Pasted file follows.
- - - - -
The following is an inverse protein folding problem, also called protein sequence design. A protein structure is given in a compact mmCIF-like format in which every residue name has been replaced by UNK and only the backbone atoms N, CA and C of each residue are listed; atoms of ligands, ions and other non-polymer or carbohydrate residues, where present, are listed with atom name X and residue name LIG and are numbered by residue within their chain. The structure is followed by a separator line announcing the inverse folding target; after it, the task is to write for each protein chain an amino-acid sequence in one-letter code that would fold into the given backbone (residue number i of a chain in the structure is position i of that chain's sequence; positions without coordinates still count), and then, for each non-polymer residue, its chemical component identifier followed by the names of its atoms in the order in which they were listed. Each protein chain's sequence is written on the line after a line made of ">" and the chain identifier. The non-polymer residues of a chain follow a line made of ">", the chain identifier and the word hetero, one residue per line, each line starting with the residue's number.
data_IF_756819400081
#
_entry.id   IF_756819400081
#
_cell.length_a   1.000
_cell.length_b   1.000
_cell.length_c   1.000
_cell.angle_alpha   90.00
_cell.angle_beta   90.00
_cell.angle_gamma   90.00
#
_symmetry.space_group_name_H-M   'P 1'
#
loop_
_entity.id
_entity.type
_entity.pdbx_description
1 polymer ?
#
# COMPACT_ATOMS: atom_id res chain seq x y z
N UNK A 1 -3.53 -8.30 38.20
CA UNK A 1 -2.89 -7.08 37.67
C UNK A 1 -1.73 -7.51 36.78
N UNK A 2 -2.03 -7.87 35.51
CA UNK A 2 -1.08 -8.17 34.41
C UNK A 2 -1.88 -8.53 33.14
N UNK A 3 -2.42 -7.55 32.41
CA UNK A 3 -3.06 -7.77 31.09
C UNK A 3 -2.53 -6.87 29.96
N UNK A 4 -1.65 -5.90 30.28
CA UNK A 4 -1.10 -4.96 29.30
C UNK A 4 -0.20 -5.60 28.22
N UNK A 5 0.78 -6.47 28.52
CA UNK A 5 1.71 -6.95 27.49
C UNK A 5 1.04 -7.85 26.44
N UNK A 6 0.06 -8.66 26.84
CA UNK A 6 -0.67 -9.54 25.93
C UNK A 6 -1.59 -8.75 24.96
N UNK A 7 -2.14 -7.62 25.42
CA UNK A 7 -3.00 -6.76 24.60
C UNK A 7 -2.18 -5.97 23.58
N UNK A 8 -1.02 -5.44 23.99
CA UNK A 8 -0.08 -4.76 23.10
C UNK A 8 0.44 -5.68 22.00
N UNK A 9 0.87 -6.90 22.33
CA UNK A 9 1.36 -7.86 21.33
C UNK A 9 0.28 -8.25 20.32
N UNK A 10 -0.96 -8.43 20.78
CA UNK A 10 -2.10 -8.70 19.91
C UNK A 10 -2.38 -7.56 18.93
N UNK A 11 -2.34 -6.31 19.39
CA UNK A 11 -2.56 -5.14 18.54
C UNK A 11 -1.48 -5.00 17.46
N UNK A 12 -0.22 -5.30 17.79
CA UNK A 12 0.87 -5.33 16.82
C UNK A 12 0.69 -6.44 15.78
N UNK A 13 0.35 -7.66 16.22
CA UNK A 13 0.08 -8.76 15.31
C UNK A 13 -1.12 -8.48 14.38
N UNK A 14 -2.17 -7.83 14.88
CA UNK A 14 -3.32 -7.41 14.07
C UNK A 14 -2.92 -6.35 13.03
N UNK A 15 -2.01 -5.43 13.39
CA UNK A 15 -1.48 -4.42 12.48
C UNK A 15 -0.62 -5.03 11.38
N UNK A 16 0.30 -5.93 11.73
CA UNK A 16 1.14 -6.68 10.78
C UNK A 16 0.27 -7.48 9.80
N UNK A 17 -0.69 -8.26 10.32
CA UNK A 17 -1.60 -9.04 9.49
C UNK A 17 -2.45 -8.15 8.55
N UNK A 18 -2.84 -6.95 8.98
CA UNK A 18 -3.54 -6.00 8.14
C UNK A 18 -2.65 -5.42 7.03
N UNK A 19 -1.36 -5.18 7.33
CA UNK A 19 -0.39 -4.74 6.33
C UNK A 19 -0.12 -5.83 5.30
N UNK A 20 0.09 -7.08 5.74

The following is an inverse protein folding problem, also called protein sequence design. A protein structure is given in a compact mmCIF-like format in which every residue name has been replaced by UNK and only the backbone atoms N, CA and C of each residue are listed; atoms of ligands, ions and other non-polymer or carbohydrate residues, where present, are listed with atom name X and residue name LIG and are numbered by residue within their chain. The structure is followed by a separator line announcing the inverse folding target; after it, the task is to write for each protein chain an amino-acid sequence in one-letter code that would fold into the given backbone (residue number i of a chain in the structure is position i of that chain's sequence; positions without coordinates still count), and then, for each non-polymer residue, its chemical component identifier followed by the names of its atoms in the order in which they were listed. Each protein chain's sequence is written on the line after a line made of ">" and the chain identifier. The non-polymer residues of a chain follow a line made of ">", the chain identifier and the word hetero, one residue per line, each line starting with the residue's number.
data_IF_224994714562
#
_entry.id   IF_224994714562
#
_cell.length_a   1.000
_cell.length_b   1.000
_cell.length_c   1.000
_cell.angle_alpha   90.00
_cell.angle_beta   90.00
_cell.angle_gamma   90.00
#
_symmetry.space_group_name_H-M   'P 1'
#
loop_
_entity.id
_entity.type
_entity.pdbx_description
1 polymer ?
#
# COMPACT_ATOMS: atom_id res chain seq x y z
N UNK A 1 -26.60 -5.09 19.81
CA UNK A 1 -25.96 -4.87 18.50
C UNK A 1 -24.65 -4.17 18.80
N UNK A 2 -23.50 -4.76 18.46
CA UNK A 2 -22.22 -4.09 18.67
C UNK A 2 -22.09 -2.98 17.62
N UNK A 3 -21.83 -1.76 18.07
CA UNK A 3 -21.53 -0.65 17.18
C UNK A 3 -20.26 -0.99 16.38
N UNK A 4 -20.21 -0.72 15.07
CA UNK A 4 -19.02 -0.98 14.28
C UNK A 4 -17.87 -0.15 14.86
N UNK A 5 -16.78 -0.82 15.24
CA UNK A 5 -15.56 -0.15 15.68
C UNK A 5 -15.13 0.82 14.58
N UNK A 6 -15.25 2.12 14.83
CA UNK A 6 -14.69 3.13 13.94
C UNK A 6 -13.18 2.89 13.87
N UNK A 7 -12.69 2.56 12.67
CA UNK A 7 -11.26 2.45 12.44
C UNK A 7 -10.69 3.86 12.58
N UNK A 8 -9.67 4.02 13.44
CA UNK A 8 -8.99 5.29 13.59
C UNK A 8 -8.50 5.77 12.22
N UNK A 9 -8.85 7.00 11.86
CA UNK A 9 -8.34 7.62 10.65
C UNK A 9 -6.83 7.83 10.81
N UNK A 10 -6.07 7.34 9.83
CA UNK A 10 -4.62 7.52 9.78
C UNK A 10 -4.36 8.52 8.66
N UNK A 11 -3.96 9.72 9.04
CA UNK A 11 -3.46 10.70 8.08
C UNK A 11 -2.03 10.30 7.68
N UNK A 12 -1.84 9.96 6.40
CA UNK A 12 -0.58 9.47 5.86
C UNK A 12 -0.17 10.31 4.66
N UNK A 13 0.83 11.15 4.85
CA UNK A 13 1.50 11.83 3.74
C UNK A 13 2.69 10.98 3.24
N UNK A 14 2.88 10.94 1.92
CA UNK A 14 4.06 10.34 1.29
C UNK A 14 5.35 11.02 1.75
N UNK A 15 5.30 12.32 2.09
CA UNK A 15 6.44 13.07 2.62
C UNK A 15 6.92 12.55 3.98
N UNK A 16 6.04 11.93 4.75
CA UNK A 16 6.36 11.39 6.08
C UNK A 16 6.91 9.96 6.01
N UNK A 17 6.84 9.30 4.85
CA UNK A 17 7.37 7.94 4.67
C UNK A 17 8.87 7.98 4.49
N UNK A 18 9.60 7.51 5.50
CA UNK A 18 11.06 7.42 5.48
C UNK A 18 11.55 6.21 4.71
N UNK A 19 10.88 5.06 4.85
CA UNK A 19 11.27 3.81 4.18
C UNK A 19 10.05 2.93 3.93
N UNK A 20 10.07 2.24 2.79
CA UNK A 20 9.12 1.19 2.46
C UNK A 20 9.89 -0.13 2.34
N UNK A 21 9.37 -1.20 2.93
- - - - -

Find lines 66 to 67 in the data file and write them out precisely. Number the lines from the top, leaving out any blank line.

C UNK A 15 -0.62 -5.03 11.38
N UNK A 16 0.30 -5.93 11.73